We’ll be busy around here preparing for the traditional Feast of the Seven Fishes. This year’s menu includes smelts, scallops, tilapia, tuna, crab casserole, spaghetti with clams (white sauce) and spaghetti with mussels (red sauce). And for the vegetarian in our family, we’re also having broccoli casserole, egg plant rollatini (made with Trader Joe’s eggplant cutlets), tossed salad, provolone and roasted peppers and homemade guacamole.
And for dessert? These, among others of course!
Food aside, if you’re looking for something to help you commemorate the real meaning of Christmas, The Nativity Story is one of the very best films ever made on the birth of Jesus Christ:
One of the things I love most about this movie is that it provides historical context and a realistic portrayal of life in ancient times. Opening with The Massacre of the Innocents ordered by King Herod, The Nativity Story then portrays the annunciation and birth of Jesus Christ — the foretold “King of the Jews” — whom Herod the Great sought to destroy. Mary, played by Keisha Castle-Hughes, is presented realistically as a young teenager, which for people of faith is a remarkable reminder that the woman who unselfishly said “Yes” to God through his messenger angel Gabriel was not much more than a child herself.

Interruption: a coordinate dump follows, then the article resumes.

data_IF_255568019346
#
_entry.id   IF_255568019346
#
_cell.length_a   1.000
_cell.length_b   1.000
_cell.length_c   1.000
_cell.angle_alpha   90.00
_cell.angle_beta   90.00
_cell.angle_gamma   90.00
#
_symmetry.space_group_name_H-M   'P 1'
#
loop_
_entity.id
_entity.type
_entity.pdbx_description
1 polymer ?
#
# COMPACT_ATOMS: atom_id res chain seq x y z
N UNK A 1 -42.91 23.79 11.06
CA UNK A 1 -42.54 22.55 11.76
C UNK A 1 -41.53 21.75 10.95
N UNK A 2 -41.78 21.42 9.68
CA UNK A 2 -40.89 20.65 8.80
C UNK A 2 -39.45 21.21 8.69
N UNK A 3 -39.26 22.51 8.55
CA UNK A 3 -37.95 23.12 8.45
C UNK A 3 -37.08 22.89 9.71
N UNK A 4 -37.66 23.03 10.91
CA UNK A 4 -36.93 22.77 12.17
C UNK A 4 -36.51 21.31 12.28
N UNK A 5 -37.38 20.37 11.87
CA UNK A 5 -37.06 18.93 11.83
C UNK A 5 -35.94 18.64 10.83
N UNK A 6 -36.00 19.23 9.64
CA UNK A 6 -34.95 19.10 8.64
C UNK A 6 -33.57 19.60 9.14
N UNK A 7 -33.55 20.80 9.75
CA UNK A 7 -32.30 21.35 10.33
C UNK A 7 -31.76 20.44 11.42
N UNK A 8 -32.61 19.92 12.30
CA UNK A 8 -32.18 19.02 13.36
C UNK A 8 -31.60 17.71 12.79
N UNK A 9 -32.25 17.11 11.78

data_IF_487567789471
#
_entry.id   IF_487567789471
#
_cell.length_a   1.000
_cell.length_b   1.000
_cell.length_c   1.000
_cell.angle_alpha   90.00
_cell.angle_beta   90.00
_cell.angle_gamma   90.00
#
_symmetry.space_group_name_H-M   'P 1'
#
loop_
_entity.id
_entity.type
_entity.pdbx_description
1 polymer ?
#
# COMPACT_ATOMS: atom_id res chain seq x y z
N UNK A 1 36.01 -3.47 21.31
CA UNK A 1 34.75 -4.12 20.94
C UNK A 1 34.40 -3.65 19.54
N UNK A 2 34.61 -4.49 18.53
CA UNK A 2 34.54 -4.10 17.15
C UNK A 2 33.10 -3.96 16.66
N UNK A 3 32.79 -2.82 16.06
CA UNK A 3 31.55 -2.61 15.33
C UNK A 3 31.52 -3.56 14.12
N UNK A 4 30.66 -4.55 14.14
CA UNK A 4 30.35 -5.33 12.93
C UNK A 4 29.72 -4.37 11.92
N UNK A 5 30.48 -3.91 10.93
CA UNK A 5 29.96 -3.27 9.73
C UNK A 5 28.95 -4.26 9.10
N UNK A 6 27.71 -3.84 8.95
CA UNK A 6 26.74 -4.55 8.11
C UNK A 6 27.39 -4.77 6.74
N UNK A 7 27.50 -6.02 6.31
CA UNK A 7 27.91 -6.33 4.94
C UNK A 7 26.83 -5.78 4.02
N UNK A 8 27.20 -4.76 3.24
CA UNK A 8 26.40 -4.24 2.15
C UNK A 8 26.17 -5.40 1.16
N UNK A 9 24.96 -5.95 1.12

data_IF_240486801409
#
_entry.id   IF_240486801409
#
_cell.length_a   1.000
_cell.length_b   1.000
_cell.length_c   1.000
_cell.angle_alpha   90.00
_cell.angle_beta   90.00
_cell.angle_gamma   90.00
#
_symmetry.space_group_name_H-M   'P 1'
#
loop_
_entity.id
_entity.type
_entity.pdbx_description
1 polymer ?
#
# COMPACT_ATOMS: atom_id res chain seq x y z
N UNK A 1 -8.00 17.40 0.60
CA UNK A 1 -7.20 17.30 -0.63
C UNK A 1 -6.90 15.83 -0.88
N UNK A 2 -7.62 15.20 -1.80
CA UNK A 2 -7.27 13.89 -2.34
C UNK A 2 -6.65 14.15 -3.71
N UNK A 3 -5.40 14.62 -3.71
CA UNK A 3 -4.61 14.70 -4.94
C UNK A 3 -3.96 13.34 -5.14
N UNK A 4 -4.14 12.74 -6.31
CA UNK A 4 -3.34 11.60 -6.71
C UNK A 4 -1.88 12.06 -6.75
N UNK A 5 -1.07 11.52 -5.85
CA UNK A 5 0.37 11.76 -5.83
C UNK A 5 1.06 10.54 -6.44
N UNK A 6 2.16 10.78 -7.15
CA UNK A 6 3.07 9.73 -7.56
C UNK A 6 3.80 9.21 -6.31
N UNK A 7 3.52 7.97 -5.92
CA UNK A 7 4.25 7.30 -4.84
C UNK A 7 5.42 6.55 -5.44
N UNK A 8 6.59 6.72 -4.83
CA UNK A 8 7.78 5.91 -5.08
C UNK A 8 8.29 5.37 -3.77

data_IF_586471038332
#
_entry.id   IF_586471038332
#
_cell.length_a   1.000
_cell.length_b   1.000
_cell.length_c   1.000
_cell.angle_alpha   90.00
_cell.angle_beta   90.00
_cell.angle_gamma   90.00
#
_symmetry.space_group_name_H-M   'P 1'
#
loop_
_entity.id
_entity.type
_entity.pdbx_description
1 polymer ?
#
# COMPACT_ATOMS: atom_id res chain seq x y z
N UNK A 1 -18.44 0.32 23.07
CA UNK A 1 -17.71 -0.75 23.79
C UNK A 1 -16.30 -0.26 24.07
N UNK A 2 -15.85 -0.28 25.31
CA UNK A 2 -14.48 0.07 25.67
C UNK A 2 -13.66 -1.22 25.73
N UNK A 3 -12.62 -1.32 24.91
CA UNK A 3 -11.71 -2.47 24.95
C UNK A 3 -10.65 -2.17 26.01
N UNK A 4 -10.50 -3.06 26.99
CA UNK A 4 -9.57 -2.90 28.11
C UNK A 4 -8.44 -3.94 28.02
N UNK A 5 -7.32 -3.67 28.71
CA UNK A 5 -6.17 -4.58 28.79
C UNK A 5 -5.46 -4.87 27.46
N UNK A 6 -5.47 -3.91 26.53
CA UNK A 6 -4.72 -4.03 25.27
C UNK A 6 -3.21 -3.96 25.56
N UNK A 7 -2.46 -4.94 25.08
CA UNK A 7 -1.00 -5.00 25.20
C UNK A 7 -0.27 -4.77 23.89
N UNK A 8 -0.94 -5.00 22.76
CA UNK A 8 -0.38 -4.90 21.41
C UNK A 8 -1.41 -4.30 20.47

The film also does a nice job showcasing the loving relationship between young Mary and her parents, while Oscar Isaac’s sympathetic portrayal of upstanding, humble and honorable Joseph — in an age where pregnant, unwed women were routinely stoned to death — underscores the character of the man selected to be Jesus’ earthly father.
Overall an excellent retelling of the Gospel story and a great way to take some time out to remember why we celebrate that Holy Night. Speaking of which, here’s a breathtaking rendition of that beloved Christmas carol.